Salary Negotiation 101

This is a guest post by Cheryl LaMont, the CEO of Dot C Software, Inc.. She offers advice on that all important subject of negotiating your salary. While specifically directed at recent computer science graduates, her tips apply equally well to those in other fields or at other stages of their career.

How To Change The World or “Move over Zuckerburg, here I come!”

So you just received your computer science degree and you’re ready to change the world with your acquired software knowledge and creativity. You probably have a good idea where you’d like to work but worry about two things: your lack of experience and making enough money to pay back your student loans. Here are a few tips to ease the pain.

First of all, you have to narrow your search so you can be successful at achieving the right position both for salary expectations and personal satisfaction. Money isn’t everything, right? Easy to say, but when you’re facing debt repayment it is an extremely important requirement to retain your peace of mind and enable you to perform at your highest level. When you’re applying for jobs, either on-line or from newspaper ads, don’t try to fit into a job description. Some descriptions are written so broadly that you’d be writing software, fixing hardware, with some firmware work thrown in for fun. I think the more important questions are: “Is this the kind of company that I can believe in and that would welcome my outstanding skills? Do I respect this company for their products and services? Do their missions and goals match where I want to go? Where do I see myself in 5 years? Is their vision close to mine?” If you already have an idea which company you’d like to work for, don’t worry about the job descriptions they list. Author your own job description to display your best qualities in software or hardware and don’t be afraid to vocalize your goals and dreams. Many CEO’s and Presidents are impressed with an individual who has initiative and understands their own strengths and weaknesses. With such a description they can tell where you’d fit in their firm.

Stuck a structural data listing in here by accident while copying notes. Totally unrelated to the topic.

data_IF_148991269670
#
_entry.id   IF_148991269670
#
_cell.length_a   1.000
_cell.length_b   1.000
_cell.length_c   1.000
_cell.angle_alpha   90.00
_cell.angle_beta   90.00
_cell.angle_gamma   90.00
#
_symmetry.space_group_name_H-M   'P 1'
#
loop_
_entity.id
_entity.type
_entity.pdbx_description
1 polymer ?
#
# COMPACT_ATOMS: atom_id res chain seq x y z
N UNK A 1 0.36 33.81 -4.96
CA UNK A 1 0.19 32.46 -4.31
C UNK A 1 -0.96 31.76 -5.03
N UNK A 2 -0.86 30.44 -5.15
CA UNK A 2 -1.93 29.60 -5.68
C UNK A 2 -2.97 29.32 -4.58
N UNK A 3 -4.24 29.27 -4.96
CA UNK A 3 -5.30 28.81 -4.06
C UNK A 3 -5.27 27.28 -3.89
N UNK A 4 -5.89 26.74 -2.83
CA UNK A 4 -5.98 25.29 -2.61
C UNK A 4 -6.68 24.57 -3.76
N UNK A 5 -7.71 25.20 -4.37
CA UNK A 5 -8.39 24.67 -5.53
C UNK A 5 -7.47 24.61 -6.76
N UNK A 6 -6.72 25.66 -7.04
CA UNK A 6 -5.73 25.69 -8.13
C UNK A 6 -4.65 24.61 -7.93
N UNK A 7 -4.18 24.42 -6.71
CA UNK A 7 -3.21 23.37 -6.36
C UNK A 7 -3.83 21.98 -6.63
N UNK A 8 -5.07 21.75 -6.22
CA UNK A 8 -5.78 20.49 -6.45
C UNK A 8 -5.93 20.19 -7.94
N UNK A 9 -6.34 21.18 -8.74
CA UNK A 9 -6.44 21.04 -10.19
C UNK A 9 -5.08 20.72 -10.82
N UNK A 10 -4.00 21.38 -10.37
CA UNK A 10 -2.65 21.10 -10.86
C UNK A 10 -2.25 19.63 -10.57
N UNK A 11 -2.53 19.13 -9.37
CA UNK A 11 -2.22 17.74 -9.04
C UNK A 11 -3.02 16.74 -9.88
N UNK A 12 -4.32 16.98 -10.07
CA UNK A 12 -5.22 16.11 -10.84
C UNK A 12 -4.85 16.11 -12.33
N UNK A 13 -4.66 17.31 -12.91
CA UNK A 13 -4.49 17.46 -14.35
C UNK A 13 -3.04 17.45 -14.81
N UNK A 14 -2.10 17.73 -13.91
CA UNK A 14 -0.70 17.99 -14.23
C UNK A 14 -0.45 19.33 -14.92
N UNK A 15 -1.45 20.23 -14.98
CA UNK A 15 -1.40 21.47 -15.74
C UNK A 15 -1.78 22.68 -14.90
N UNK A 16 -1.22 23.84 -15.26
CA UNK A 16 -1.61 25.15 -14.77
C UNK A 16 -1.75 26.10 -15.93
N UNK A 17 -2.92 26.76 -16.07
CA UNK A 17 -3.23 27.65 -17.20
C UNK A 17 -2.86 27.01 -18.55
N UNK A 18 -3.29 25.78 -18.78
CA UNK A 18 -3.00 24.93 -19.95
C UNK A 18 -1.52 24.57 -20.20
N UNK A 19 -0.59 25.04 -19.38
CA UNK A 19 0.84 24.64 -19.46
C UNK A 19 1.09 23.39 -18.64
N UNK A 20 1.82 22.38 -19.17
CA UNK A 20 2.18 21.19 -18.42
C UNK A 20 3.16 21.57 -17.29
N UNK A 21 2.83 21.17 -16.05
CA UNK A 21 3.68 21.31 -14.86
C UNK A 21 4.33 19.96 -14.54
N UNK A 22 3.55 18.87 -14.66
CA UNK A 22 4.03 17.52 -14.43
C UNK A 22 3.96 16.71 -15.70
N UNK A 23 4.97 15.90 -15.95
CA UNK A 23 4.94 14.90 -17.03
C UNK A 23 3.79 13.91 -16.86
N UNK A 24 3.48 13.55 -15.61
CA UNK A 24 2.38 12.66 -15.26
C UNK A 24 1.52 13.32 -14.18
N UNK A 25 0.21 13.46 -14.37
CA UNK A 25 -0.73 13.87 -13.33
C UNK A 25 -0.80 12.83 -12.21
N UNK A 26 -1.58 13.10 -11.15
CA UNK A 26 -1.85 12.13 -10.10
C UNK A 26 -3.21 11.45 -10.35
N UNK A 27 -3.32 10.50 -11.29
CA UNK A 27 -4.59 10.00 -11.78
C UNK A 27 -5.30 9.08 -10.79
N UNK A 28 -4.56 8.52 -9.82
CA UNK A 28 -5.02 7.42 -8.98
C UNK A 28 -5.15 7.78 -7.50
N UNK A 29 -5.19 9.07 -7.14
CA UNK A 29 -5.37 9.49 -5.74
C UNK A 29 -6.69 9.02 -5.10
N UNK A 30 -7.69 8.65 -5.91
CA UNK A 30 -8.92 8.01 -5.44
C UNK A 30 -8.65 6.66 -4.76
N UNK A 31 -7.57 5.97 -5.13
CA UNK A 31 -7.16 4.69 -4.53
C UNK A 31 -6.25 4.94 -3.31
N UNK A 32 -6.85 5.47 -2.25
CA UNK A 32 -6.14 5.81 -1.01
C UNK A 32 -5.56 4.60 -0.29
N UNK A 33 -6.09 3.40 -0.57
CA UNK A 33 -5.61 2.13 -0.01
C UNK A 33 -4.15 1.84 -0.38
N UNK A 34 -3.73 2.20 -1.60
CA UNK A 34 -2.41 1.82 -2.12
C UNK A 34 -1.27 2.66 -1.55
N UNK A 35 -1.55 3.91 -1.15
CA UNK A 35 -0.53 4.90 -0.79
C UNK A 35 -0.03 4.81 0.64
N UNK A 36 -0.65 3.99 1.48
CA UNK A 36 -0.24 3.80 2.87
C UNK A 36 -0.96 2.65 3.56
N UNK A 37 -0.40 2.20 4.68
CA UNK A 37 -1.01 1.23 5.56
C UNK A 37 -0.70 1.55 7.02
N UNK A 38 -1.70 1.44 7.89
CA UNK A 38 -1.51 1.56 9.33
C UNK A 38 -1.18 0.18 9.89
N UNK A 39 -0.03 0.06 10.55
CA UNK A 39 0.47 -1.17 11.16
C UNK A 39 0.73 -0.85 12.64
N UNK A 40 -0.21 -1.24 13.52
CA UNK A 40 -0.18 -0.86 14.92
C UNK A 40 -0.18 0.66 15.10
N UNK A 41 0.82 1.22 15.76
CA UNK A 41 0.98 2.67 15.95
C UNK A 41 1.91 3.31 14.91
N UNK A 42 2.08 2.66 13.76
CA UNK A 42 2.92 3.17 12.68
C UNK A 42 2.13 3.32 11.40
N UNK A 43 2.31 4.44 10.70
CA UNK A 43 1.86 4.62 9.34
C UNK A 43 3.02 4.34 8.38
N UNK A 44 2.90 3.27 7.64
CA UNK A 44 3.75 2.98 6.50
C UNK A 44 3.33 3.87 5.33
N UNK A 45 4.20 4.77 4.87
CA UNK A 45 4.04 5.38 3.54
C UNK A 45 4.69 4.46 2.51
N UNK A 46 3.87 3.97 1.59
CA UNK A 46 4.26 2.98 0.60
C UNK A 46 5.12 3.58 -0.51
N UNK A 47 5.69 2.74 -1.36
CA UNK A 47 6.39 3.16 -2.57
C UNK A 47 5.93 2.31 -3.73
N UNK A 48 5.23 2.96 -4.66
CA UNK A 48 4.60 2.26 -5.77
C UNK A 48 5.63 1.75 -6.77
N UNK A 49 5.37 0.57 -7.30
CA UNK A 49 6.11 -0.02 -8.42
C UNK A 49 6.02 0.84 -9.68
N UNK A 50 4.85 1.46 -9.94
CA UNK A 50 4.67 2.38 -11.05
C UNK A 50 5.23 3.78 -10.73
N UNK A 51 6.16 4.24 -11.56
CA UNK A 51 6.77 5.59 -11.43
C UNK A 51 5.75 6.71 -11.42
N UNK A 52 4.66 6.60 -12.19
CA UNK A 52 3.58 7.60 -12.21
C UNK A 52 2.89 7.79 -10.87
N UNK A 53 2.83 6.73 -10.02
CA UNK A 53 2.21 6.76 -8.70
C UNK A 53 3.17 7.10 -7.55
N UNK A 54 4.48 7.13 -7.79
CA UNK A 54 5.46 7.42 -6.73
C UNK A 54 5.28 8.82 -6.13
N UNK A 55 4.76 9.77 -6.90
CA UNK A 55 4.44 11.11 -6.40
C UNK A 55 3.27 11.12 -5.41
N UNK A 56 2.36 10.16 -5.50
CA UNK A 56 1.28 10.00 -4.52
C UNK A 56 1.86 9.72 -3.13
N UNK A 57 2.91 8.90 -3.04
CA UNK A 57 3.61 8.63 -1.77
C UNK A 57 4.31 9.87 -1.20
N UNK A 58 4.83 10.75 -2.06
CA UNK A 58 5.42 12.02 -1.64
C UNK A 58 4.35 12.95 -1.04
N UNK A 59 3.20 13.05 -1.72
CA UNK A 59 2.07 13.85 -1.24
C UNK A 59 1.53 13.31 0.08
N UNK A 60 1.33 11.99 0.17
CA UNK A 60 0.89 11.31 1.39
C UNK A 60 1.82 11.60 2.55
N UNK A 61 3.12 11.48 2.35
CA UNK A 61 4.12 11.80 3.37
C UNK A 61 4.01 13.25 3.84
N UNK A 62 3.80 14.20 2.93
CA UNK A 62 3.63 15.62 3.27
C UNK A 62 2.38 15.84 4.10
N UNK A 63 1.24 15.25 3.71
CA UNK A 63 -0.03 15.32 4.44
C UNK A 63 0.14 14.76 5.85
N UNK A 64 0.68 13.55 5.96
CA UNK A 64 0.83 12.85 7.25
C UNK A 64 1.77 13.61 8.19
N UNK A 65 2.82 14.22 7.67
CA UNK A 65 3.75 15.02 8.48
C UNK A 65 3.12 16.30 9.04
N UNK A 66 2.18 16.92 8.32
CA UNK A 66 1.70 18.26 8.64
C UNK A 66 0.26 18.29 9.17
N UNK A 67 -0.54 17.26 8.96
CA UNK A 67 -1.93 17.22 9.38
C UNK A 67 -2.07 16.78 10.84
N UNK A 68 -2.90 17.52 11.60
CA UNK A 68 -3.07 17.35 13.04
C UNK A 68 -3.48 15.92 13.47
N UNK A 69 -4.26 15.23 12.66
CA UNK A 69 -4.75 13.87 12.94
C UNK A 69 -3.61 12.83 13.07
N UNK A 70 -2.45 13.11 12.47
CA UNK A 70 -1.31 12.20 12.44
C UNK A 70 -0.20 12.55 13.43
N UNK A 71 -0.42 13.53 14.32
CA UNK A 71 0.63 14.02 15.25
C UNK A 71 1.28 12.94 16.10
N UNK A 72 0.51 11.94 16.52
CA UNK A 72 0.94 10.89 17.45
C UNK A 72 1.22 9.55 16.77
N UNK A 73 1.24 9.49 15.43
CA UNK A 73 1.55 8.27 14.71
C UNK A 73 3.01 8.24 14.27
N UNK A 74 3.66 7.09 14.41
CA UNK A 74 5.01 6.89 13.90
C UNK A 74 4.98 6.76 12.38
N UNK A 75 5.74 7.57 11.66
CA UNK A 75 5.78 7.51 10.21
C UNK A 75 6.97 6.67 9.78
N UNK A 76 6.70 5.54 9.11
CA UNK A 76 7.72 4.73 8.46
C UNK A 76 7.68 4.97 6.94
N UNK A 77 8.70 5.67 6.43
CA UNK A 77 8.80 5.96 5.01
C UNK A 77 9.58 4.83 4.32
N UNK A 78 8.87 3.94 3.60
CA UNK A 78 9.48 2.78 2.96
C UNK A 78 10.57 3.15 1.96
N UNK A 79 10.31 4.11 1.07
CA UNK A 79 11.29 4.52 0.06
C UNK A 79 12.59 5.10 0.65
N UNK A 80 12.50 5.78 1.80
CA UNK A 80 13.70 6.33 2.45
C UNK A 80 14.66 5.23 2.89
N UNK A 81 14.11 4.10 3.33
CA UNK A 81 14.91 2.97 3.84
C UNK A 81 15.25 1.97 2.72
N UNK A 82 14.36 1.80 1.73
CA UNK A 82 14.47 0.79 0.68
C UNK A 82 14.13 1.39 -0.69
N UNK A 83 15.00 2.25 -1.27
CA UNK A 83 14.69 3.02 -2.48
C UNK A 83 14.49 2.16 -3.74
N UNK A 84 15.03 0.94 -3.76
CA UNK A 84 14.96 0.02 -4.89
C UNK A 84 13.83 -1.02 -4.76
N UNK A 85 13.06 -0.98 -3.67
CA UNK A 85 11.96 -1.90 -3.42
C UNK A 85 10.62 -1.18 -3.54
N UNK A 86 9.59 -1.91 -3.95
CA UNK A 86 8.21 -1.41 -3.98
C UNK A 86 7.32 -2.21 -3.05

Be brutally honest with yourself about your expectations before you go on an interview. Imagine yourself in the interviewer’s chair and predict some questions from the company’s standpoint. Don’t exaggerate salary expectations. Because you’ll gain experience from this position, count that as an asset, as well as insurance, investments, and possibly travel and expense accounts. When you’re in a position to do your best work, the money will follow.

How should you prepare for an interview where salary will be discussed?

Figure out what your bottom line is for salary. Don’t exaggerate or underestimate how much you’ll need to survive. Literally. Make a budget based on moving out of your parents’ home, utilities, rent, food, and entertainment so you’ll have a solid number. Add a small margin for unexpected expenses. Of course, don’t forget the dreaded student loan payments. Start your negotiation at that number.

If a job application form asks for “salary expection” or “salary history”, what should you write down?

Use the number you came up with when you made your budget and be prepared to discuss your justification of that number. You don’t have to repeat every line in your budget but broad numbers will suffice, like, “rentals in this area are averaging $950-1200 a month, and with utilities and food I believe this to be a realistic number for a starting salary”.